No, seriously. They do:
THWAK! I swing with my right fist, trying to connect with my opponent’s face. In a smooth motion, he deflects my punch with his forearm, which is protected with a black and metallic-plastic arm gauntlet. I swing with my left fist, and am again knocked away effortlessly. I can see my reflection in his sunglasses, framed in white. He smiles and smoothes out his red and white spandex shirt — adorned with a letter “C,” a flame shooting out of the top — and then crouches into a fighting stance.
“Oh, no,” I think. “I’m about to get my ass kicked by a Lycra-wearing superhero.”
This non-caped crusader goes by the name of Civitron, and lucky for me, our combat is not a battle royale to the death. Rather, we are sparring at Rebelo’s Kenpo Karate, in New Bedford, where Civitron has trained under sensei Joseph “Kenpo Joe” Rebelo on and off for more than 10 years. We aren’t alone.
Twelve other “real-life superheroes,” striking and grappling, are crowded into the dojo for a martial-arts workshop led by Rebelo (who, despite his superhero-sounding last name, is not a member of this tribe). The heroes have flown in — by plane — from all over the country to take part in a three-day conference called “Superheroes Anonymous,” which is akin to a modern-day Justice League confab. They are wearing a multi-hued rainbow of spandex costumes, but there is also an emphasis on “real.”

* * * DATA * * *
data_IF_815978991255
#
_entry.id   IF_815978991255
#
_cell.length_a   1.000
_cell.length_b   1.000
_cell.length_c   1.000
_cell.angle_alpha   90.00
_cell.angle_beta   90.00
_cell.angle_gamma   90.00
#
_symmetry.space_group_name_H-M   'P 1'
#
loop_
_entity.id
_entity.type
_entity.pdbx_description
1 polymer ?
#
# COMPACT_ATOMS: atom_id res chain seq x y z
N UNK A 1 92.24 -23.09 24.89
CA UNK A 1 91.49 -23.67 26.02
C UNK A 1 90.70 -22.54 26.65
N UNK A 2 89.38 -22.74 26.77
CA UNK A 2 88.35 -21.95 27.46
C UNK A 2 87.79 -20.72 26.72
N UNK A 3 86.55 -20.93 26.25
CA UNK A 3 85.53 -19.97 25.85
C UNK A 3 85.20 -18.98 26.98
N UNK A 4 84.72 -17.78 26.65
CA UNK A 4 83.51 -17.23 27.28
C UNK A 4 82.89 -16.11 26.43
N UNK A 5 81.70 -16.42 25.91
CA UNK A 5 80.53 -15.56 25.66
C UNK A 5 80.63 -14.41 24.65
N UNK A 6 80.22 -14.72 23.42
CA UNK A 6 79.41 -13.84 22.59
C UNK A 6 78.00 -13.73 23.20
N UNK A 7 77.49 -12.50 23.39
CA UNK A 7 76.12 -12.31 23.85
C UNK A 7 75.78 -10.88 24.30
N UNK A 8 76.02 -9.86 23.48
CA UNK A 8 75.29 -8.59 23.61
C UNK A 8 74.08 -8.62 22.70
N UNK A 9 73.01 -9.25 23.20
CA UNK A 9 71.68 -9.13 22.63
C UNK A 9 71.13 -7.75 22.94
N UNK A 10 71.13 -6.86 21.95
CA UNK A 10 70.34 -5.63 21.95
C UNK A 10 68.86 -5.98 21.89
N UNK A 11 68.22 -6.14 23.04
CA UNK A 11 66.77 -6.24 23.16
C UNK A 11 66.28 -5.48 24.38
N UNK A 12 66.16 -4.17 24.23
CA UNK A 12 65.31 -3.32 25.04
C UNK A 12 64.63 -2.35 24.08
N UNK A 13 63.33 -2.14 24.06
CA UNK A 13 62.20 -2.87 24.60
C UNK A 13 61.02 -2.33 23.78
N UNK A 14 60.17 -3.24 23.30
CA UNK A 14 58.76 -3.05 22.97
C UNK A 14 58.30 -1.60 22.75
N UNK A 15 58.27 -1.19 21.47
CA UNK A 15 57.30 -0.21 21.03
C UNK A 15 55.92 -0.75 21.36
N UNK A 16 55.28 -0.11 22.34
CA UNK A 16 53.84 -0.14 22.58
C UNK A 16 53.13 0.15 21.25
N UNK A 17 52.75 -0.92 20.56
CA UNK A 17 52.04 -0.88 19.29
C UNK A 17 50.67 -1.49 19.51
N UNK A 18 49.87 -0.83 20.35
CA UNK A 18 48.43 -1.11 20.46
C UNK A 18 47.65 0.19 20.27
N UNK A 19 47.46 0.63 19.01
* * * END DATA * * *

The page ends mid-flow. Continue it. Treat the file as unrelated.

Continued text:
…After training for a few days in the superhero arts, these mortals will return home and watch over their cities — maybe in a neighborhood near you.
I feel safer already. So what do these caped crusaders do, exactly? Wonder twin powers activate:
Recluse also calls New Bedford home. Clad in a studded rubber mask and a shirt with the white outline of a spider, he is a mysterious and elusive figure, true to his name. He does, however, agree to speak briefly with the [Boston. Heh] Phoenix.
“When I first started,” recalls Recluse, “I was doing patrols in one of [New Bedford’s] worst neighborhoods, the South End. A lot of drug dealers, a lot of gangs, and I got injured doing that. . . . I thought it was like the comic books, apparently. I don’t know what I was thinking. I tried to stop three people from breaking into a house and I got thrown off the porch and landed on my shoulder, so I learned a lesson there.”
Damn. I wanted superpowers